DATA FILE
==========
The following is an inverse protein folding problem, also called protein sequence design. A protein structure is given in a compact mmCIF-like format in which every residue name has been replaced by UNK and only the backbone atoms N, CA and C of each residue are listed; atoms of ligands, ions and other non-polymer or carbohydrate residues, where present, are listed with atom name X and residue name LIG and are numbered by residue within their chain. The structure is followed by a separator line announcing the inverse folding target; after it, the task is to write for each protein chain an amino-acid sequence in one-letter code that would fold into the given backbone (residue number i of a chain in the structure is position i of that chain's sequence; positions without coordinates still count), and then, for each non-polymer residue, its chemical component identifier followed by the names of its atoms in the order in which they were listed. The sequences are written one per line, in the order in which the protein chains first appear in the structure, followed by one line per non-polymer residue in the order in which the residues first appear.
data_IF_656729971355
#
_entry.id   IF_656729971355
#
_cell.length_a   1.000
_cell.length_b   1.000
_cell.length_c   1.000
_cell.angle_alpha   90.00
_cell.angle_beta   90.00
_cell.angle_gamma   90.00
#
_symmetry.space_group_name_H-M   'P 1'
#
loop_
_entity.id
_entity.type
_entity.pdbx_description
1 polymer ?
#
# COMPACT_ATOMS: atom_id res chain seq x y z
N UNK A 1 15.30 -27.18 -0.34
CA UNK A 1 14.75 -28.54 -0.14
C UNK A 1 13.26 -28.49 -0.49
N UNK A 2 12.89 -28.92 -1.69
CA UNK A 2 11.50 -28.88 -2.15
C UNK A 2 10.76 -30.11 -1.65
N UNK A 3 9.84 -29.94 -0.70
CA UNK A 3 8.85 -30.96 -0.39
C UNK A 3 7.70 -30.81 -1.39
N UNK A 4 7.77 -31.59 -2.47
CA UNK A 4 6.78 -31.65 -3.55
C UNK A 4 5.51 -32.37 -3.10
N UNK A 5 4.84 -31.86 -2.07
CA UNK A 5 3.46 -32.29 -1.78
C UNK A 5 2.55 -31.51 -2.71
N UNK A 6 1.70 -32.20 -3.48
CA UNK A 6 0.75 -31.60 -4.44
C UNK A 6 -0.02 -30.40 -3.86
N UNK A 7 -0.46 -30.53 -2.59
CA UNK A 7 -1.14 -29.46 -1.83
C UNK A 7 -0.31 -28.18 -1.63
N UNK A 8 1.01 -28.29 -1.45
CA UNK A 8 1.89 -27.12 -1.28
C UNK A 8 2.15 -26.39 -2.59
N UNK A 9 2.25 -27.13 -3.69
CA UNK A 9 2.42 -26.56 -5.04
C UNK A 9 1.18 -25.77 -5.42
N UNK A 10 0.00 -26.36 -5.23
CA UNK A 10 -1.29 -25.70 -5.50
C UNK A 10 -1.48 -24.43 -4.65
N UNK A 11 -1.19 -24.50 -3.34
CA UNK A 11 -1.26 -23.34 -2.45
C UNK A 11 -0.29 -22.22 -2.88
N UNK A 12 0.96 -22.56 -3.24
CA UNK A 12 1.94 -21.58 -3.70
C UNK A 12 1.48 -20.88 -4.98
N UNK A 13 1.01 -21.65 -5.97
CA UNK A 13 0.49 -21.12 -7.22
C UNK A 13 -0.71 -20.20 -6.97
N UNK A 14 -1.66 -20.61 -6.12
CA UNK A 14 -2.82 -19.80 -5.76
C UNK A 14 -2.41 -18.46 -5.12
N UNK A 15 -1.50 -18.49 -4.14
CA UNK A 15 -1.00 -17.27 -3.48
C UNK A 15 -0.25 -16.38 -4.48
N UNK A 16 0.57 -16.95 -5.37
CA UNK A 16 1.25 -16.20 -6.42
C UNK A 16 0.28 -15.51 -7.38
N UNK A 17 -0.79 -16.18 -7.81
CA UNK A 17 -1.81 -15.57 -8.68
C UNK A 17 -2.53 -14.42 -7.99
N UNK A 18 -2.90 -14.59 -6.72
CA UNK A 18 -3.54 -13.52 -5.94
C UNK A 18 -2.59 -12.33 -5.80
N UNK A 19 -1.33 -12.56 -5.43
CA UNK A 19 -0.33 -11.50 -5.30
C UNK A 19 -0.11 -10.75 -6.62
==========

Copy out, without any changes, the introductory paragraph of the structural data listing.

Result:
The following is an inverse protein folding problem, also called protein sequence design. A protein structure is given in a compact mmCIF-like format in which every residue name has been replaced by UNK and only the backbone atoms N, CA and C of each residue are listed; atoms of ligands, ions and other non-polymer or carbohydrate residues, where present, are listed with atom name X and residue name LIG and are numbered by residue within their chain. The structure is followed by a separator line announcing the inverse folding target; after it, the task is to write for each protein chain an amino-acid sequence in one-letter code that would fold into the given backbone (residue number i of a chain in the structure is position i of that chain's sequence; positions without coordinates still count), and then, for each non-polymer residue, its chemical component identifier followed by the names of its atoms in the order in which they were listed. The sequences are written one per line, in the order in which the protein chains first appear in the structure, followed by one line per non-polymer residue in the order in which the residues first appear.